The International Convention for the Protection of All Persons from Enforced Disappearance Celebrates 20th Ratification
Almost four years after its adoption by the General Assembly of the United Nations, the International Convention for the Protection of All Persons from Enforced Disappearance has finally reached the 20th ratification which was necessary for its entry into force. Iraq was the 20th country that ratified this international treaty.
“This is an historic date”, says Mrs. Mary Aileen D. Bacalso Secretary General of the Asian Federation Against Disappearances (AFAD) and focal person of the ICAED, which gathers associations of families of the disappeared together with human rights NGOs.
“The Convention represents by itself an achievement of associations of relatives of disappeared people and NGOs from all over the world. Its adoption was first requested by families of victims of disappeared people from Latin America, back in the eighties. It took more than 30 years for the international community to adopt this legal tool, which fills an immense and intolerable gap: the lack of an international treaty to prevent and suppress enforced disappearance. Contrary to what many people think, enforced disappearance is not a practice of the past nor is it limited to a few regions of the world. All continents have experienced or are experiencing this criminal practice. People are disappearing in many parts of the world. In such light, the Convention will be an effective tool for the international community in its struggle against this scourge”.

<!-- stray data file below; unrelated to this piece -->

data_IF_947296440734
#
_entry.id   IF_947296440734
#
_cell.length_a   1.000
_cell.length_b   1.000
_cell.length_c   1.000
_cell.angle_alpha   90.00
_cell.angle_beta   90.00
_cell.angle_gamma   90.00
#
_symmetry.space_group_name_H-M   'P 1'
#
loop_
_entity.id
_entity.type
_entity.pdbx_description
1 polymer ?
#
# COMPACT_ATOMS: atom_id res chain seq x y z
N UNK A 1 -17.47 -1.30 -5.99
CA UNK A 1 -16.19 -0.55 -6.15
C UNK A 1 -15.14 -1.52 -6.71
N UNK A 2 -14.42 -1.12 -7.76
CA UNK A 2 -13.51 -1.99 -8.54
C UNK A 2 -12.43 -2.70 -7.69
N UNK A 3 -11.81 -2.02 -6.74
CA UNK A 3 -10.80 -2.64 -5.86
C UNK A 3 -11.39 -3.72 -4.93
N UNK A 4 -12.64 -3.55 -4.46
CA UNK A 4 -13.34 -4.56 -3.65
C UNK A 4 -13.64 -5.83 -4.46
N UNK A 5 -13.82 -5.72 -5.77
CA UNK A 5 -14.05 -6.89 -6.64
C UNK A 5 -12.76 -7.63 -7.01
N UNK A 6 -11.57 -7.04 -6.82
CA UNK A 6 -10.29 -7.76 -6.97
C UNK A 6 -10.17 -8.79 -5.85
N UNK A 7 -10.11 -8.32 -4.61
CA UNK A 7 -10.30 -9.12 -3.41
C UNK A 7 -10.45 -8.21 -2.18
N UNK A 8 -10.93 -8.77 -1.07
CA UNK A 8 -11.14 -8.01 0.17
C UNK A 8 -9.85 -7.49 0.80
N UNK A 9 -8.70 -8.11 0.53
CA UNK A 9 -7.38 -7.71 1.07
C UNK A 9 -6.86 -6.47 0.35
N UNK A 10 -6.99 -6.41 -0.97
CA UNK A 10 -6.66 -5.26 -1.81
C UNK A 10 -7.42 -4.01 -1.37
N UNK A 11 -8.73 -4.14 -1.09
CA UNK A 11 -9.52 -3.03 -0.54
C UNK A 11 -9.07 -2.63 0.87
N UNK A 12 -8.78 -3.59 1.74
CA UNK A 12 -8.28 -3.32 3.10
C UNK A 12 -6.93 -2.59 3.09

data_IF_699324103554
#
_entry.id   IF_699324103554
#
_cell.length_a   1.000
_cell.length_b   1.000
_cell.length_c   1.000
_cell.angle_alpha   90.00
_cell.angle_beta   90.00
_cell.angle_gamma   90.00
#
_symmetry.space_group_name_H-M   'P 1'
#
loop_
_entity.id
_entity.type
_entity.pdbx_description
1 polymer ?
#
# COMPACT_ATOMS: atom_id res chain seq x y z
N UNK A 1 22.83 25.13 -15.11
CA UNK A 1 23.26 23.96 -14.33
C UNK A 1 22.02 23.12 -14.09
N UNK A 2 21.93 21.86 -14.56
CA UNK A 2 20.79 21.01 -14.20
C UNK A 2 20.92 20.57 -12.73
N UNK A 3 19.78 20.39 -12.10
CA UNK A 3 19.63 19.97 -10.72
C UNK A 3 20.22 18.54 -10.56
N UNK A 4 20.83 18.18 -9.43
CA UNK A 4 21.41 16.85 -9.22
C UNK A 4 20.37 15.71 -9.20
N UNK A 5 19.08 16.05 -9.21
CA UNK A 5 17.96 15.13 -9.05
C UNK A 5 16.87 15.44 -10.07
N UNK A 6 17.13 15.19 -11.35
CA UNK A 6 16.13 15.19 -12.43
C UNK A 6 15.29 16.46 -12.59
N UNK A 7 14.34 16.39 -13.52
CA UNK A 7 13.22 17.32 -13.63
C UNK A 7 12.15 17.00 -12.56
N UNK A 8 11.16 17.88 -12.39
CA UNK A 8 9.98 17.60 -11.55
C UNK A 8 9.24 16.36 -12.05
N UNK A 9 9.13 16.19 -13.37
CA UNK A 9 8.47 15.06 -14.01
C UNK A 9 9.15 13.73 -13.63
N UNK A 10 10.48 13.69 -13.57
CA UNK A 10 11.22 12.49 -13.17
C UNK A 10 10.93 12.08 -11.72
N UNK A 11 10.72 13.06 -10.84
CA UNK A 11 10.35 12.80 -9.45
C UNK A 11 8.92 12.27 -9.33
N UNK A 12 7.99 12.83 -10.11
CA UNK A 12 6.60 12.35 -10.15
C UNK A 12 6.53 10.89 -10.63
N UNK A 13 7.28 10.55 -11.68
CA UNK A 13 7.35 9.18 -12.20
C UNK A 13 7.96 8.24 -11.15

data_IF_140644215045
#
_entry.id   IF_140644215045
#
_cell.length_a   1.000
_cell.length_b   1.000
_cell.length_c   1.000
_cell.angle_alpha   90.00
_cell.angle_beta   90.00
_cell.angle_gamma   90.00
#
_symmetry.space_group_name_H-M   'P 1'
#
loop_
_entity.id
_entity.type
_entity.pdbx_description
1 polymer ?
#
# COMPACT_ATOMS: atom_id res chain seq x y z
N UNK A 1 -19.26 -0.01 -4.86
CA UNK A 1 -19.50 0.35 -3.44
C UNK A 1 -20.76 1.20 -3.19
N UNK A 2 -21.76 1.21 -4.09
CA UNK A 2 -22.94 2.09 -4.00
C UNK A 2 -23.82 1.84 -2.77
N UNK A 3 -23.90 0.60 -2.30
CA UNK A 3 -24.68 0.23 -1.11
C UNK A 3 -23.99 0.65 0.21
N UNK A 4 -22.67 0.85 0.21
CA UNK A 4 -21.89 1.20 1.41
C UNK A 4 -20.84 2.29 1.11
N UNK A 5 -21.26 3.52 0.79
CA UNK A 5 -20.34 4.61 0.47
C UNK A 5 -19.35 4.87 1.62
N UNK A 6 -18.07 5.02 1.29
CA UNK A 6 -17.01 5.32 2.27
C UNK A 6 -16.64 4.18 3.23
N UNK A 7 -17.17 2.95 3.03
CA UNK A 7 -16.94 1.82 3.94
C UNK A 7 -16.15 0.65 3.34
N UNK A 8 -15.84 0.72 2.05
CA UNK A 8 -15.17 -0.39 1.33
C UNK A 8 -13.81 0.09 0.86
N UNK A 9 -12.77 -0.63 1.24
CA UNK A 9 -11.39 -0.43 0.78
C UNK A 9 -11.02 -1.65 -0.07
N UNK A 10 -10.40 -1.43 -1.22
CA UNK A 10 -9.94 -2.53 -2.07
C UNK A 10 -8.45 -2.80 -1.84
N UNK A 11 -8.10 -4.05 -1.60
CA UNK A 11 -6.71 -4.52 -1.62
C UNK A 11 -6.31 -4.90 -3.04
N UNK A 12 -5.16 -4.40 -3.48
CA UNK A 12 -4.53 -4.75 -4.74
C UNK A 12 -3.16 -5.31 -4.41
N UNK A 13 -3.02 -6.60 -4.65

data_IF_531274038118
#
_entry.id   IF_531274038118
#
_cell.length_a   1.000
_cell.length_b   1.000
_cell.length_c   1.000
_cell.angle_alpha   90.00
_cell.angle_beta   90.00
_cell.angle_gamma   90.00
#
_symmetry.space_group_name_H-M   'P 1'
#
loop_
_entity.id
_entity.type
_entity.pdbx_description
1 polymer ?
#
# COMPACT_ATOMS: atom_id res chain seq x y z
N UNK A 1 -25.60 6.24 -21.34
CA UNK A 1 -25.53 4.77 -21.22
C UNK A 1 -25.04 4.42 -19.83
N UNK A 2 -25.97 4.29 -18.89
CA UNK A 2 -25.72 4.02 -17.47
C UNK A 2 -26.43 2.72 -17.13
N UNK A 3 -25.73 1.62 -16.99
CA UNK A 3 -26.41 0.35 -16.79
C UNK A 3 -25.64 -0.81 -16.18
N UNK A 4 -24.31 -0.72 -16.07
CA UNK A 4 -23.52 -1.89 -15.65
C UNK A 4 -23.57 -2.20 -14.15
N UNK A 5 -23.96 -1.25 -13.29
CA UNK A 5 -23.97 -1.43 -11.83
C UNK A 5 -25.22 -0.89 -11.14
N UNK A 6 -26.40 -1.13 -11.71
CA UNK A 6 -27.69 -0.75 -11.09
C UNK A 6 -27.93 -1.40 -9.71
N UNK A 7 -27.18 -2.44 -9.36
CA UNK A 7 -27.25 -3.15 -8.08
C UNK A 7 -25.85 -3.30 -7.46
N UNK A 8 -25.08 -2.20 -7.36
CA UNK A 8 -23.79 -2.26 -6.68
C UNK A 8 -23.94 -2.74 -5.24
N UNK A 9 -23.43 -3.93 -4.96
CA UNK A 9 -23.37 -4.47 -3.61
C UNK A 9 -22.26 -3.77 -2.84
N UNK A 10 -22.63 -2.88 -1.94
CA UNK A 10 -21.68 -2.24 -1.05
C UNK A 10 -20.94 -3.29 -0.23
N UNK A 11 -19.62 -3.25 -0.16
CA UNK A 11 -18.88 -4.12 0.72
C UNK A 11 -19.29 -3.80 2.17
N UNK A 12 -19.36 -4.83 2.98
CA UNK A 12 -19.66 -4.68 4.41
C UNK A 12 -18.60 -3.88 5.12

The Convention provides for the right not to be subjected to enforced disappearance as well as the right for the relatives of the disappeared persons to know the truth. The Convention contains several provisions concerning prevention, investigation and sanctioning of this crime, as well as the rights of victims and their relatives and the wrongful removal of children born during their captivity.
The Convention further sets forth the obligation of international cooperation, both in the suppression of the practice and in dealing with humanitarian aspects related to the crime. The Convention establishes a Committee on Enforced Disappearances, which will be charged with important and innovative functions of monitoring and protection at the international level.
The International Coalition against Enforced Disappearances (ICAED) gathers organisations of families of disappeared and NGO’s that work in a non-violent manner against the practice of enforced disappearances at the local, national and international level. The principal objective of ICAED is an early ratification and effective implementation of the International Convention for the Protection of all Persons from Enforced Disappearances.
“The entry into force of the Convention is a crucial step forward”, added Mrs. Bacalso “but much remains to be done.
The ICAED calls all States that already ratified the Convention and have not yet done so to recognize also the competence of the new Committee on Enforced Disappearance to receive and consider individual complaints.